Afghanistan have found a template to compete in ODI cricket, one that is likely to work fairly well in Asian conditions: bat first, find a way to score 250 (which they manage quite often) and then unleash their three spinners at different stages of the game.

It's incredible how their plan of set pieces falls into place so often. In Rahmat Shah, Ihsanullah and Hashmatullah Shahidi, they have the kind of batsmen who can bat through an ODI innings, while Mohammad Shahzad at the top, and Gulbadin Naib, Samiullah Shenwari, Mohammad Nabi and Rashid Khan lower down can be trusted to provide the right impetus to the scoring rate.

Batsmen script most ODI wins, but for Afghanistan, the batsmen set up the game and the bowlers win it.

Mujeeb Ur Rahman
At 17, Mujeeb has not only mastered the art of bowling fairly difficult variations with good control, he has also understood when to use them. Earlier he had two main variations - a front-of-the-hand carrom ball and the (back-of-the-hand) googly. In the Asia Cup, he showcased another variation - a delivery that is flicked from the side of the hand and which swings into the right-hand batsman. That's the ball that dismissed Kusal Mendis for a duck. This latest variation is utilised best with the new ball since its success depends on the ball drifting in the air.

Mujeeb's control and efficiency in handling the new ball made him one of the most effective new-ball bowlers in this Asia Cup. Since there are seven fielders inside the circle during the Powerplay overs, there are no easy singles available, and it's hard for the batsmen to go over the field when they find it difficult to read Mujeeb out of the hand.

The moment the ball gets old, or if the pitch is sticky, his carrom ball - quick and flat in the air, like the flicker - becomes a handy variation. His googly is bowled like any legspinner's and is slow in the air.

The key to playing Mujeeb is to follow his hand at the point of release, or else the chances of playing him down the wrong line are high. Mujeeb is successful because even with all these variations, he seldom bowls a boundary ball.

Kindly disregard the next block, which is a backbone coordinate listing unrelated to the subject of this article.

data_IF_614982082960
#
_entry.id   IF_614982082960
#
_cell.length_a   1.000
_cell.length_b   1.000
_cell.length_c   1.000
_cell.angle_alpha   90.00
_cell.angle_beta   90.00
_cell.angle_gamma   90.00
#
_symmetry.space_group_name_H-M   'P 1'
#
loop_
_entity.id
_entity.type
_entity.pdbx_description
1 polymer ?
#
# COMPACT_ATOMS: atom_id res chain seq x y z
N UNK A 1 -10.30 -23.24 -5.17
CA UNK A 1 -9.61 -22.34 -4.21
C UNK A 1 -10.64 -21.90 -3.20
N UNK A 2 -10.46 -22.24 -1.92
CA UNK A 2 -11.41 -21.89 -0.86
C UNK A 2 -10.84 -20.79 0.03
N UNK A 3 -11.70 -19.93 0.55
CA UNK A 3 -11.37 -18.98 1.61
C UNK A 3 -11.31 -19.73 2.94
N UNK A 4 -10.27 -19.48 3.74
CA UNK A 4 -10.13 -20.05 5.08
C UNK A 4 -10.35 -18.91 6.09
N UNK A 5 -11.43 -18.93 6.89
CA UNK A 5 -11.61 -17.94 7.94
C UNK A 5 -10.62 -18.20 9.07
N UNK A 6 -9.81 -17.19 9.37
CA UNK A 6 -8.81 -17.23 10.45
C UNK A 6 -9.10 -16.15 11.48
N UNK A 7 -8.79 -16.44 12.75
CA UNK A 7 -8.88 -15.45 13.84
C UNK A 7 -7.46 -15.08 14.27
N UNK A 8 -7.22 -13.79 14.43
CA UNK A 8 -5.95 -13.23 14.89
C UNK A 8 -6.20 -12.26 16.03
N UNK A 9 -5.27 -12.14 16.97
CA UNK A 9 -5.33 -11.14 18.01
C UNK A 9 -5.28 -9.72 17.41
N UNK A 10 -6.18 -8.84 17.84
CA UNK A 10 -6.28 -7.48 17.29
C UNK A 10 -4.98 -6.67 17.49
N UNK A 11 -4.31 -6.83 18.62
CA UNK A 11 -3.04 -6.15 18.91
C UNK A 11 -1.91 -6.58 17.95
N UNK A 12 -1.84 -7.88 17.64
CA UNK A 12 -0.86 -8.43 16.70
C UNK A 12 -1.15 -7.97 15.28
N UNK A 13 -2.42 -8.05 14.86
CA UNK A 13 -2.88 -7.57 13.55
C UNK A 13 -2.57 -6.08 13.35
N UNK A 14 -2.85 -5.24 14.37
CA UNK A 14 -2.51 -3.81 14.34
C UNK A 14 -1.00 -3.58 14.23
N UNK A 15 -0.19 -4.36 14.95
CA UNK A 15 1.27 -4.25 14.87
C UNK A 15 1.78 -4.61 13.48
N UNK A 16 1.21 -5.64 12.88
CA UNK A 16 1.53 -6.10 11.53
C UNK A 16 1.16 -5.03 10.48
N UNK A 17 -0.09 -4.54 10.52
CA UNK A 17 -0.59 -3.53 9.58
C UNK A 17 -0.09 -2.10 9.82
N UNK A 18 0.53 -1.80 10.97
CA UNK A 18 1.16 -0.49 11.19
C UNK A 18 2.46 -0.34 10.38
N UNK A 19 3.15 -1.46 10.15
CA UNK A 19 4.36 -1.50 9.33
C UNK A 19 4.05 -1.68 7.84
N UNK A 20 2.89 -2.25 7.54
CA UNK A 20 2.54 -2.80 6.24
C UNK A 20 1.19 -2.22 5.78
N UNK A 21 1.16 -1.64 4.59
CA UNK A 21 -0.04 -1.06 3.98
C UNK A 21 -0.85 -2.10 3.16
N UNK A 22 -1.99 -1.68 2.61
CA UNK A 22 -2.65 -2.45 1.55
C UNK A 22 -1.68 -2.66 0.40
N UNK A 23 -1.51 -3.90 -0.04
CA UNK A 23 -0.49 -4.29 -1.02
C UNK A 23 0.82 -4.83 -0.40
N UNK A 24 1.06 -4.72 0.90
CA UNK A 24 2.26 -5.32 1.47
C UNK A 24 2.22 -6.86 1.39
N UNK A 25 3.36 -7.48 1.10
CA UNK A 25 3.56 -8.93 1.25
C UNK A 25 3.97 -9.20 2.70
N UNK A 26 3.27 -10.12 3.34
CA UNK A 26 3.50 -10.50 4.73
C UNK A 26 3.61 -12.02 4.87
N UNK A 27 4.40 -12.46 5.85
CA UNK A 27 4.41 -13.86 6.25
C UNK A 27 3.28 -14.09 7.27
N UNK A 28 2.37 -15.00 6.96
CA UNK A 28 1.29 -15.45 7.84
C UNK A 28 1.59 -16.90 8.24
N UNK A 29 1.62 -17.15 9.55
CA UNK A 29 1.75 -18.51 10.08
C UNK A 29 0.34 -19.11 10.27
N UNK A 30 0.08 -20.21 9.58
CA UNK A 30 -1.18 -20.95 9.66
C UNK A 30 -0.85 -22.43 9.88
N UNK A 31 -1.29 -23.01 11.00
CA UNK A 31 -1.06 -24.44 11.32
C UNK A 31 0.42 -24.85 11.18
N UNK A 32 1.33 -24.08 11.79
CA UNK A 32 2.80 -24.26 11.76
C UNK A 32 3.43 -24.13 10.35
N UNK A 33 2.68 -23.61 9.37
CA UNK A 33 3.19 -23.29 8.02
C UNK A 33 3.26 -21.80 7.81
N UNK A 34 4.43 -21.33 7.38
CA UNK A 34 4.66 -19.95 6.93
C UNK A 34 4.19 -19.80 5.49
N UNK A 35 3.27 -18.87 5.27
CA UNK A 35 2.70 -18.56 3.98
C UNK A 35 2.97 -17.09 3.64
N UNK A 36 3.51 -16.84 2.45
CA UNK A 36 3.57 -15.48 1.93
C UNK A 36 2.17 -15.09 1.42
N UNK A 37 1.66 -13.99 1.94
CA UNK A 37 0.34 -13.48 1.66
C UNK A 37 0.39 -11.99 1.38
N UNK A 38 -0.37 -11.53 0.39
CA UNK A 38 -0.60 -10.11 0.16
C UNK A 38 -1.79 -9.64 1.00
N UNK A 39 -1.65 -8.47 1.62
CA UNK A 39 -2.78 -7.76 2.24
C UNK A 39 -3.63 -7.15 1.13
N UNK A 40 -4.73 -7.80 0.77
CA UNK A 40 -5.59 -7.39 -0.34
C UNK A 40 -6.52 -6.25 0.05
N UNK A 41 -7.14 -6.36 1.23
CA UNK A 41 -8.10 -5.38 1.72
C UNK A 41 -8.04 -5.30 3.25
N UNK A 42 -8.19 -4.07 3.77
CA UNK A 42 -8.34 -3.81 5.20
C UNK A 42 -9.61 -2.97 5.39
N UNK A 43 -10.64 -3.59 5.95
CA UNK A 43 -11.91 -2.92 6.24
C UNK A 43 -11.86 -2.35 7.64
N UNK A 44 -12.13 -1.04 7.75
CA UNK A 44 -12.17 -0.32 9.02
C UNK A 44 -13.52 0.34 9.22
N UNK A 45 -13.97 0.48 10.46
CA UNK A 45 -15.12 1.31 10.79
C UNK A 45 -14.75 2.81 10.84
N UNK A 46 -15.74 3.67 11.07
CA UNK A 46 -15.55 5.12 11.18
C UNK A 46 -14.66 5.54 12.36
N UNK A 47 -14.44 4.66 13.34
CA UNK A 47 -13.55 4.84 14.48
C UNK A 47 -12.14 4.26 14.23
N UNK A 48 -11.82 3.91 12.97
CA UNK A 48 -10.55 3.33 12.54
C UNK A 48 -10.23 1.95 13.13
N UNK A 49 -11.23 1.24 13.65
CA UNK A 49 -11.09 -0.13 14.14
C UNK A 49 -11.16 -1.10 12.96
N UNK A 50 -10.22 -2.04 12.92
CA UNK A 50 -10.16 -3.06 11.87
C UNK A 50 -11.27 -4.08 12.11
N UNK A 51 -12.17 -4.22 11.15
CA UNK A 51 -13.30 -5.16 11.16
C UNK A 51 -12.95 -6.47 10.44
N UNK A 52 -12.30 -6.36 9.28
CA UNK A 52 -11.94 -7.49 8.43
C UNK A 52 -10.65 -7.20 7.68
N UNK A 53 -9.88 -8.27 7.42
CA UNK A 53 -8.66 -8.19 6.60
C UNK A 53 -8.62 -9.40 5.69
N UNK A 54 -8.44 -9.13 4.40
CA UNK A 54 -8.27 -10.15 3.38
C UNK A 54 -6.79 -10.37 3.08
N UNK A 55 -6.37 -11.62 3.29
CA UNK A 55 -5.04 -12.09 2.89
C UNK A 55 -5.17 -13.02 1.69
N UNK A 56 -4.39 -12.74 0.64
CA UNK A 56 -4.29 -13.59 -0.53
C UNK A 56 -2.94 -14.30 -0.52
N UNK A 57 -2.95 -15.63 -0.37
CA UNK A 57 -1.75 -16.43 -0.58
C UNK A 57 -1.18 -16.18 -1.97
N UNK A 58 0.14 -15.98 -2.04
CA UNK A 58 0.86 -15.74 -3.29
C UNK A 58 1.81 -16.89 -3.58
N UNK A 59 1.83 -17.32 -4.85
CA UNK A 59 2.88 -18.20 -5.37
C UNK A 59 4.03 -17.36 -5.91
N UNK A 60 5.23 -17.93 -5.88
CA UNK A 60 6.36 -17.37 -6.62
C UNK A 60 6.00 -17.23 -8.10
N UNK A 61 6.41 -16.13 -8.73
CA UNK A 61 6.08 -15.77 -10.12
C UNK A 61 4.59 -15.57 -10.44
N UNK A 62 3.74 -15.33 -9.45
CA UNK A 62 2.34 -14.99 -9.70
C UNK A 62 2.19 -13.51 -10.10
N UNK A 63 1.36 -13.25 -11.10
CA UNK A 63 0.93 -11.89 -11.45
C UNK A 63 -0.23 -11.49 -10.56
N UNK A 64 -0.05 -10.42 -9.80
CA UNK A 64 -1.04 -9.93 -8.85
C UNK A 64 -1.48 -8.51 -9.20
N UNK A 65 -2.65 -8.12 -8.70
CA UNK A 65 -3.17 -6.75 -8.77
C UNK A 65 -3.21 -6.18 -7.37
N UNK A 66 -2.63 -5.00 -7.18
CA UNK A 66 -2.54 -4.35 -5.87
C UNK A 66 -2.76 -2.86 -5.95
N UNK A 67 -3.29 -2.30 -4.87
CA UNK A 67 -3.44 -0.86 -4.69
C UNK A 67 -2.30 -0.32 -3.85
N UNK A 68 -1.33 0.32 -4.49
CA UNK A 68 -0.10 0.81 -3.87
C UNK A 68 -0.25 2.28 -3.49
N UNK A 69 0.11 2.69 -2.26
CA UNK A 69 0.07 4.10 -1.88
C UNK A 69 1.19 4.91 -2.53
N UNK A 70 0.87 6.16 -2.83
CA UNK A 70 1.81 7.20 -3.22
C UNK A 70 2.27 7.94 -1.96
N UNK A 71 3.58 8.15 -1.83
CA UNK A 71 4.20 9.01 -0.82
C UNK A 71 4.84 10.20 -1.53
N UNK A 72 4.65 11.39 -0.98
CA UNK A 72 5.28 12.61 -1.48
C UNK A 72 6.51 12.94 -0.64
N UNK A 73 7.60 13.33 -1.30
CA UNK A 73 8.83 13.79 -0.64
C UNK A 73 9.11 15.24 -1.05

Mohammad Nabi
Nabi is proof that an offspinner can succeed in white-ball cricket without bending the arm or bowling the carrom ball. He has a very orthodox action but his success comes through his subtle variations in speed and the angles in which the ball is bowled. He prefers to bowl a little slower to force the batsman to generate the pace, yet he varies the pace to ensure that he's not predictable. His biggest strength is his ability to lower his arm to different angles at the point of release, which not only changes the trajectory of the ball but also the response he gets from the pitch. It's not a surprise that he enjoys bowling round the stumps, for that position accentuates the angles he creates by lowering the bowling arm. While Nabi isn't a big turner of the ball, he manages to get enough off of the surface to prevent batsmen playing through the line; and he liberally uses the delivery that holds its line to keep the batsmen in check.

Mujeeb and Nabi squeeze the runs dry and set the stage for Rashid's entrance.

Rashid Khan
Rashid is a special bowler for a variety of reasons. There isn't much difference in his action between legbreaks and googlies - batsmen trying to read him see a lot of the back of his hand for both deliveries. He is also exceptionally quick in the air, so batsmen can't use their feet to come down the pitch to smother the spin. And he's fairly accurate in line for a legspinner. Even when he errs in length, his speeds, in the air and off the surface, make it difficult for the batsmen to take advantage.

Rashid is at his best when the batsman is forced to score off him, which is why he is used a lot in the last ten overs and not as much in the first 20. Since he bowls a length that's difficult to hit in the air down the ground without using your feet, the only viable option is to hit him across the line. But that opens up multiple dismissal options.

Left-handers tend to play him marginally better than right-handers, and the few right-handers who have found some success against him have played him like an offspinner. But that's easier said than done.

If Mujeeb is Afghanistan's best new-ball bowler, Rashid is their best death bowler, and that makes their bowling attack unique.

Aakash Chopra is the author of three books, the latest of which is The Insider: Decoding the craft of cricket. @cricketaakash